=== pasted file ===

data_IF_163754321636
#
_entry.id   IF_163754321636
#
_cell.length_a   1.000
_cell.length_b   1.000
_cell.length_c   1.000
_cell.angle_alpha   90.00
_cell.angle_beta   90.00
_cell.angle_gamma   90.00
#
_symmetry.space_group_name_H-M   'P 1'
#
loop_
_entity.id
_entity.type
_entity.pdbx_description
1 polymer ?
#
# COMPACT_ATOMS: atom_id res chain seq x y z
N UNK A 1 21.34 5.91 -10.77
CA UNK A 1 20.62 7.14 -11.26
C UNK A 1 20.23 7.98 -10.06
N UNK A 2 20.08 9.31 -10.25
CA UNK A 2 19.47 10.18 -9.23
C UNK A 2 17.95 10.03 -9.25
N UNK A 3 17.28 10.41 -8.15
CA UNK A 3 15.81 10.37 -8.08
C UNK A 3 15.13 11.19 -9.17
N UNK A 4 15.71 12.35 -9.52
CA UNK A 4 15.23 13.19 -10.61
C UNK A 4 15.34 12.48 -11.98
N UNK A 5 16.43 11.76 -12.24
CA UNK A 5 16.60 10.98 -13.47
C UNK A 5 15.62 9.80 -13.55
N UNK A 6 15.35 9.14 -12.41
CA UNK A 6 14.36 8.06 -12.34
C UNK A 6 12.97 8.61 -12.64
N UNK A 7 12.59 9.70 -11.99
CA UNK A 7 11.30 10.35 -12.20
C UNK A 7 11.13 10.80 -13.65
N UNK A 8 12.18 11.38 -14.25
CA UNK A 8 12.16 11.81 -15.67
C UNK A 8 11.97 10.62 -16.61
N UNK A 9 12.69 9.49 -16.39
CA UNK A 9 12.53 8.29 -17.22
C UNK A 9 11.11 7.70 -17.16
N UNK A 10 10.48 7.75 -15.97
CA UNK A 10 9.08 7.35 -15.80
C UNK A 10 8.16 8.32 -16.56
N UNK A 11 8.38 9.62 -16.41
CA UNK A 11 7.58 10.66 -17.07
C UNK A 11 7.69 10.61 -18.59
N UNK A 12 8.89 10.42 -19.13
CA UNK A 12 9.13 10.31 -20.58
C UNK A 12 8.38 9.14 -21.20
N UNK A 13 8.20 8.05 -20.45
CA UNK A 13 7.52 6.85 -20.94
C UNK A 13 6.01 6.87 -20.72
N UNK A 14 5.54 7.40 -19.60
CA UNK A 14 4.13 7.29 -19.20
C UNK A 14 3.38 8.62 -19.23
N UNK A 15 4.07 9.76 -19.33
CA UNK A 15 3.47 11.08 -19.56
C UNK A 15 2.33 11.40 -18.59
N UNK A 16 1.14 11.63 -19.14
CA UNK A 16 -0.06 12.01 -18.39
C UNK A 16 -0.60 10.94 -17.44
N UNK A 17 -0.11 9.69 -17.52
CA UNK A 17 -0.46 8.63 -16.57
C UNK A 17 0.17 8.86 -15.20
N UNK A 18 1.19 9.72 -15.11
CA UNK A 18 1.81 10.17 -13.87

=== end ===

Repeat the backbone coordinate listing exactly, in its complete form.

data_IF_163754321636
#
_entry.id   IF_163754321636
#
_cell.length_a   1.000
_cell.length_b   1.000
_cell.length_c   1.000
_cell.angle_alpha   90.00
_cell.angle_beta   90.00
_cell.angle_gamma   90.00
#
_symmetry.space_group_name_H-M   'P 1'
#
loop_
_entity.id
_entity.type
_entity.pdbx_description
1 polymer ?
#
# COMPACT_ATOMS: atom_id res chain seq x y z
N UNK A 1 21.34 5.91 -10.77
CA UNK A 1 20.62 7.14 -11.26
C UNK A 1 20.23 7.98 -10.06
N UNK A 2 20.08 9.31 -10.25
CA UNK A 2 19.47 10.18 -9.23
C UNK A 2 17.95 10.03 -9.25
N UNK A 3 17.28 10.41 -8.15
CA UNK A 3 15.81 10.37 -8.08
C UNK A 3 15.13 11.19 -9.17
N UNK A 4 15.71 12.35 -9.52
CA UNK A 4 15.23 13.19 -10.61
C UNK A 4 15.34 12.48 -11.98
N UNK A 5 16.43 11.76 -12.24
CA UNK A 5 16.60 10.98 -13.47
C UNK A 5 15.62 9.80 -13.55
N UNK A 6 15.35 9.14 -12.41
CA UNK A 6 14.36 8.06 -12.34
C UNK A 6 12.97 8.61 -12.64
N UNK A 7 12.59 9.70 -11.99
CA UNK A 7 11.30 10.35 -12.20
C UNK A 7 11.13 10.80 -13.65
N UNK A 8 12.18 11.38 -14.25
CA UNK A 8 12.16 11.81 -15.67
C UNK A 8 11.97 10.62 -16.61
N UNK A 9 12.69 9.49 -16.39
CA UNK A 9 12.53 8.29 -17.22
C UNK A 9 11.11 7.70 -17.16
N UNK A 10 10.48 7.75 -15.97
CA UNK A 10 9.08 7.35 -15.80
C UNK A 10 8.16 8.32 -16.56
N UNK A 11 8.38 9.62 -16.41
CA UNK A 11 7.58 10.66 -17.07
C UNK A 11 7.69 10.61 -18.59
N UNK A 12 8.89 10.42 -19.13
CA UNK A 12 9.13 10.31 -20.58
C UNK A 12 8.38 9.14 -21.20
N UNK A 13 8.20 8.05 -20.45
CA UNK A 13 7.52 6.85 -20.94
C UNK A 13 6.01 6.87 -20.72
N UNK A 14 5.54 7.40 -19.60
CA UNK A 14 4.13 7.29 -19.20
C UNK A 14 3.38 8.62 -19.23
N UNK A 15 4.07 9.76 -19.33
CA UNK A 15 3.47 11.08 -19.56
C UNK A 15 2.33 11.40 -18.59
N UNK A 16 1.14 11.63 -19.14
CA UNK A 16 -0.06 12.01 -18.39
C UNK A 16 -0.60 10.94 -17.44
N UNK A 17 -0.11 9.69 -17.52
CA UNK A 17 -0.46 8.63 -16.57
C UNK A 17 0.17 8.86 -15.20
N UNK A 18 1.19 9.72 -15.11
CA UNK A 18 1.81 10.17 -13.87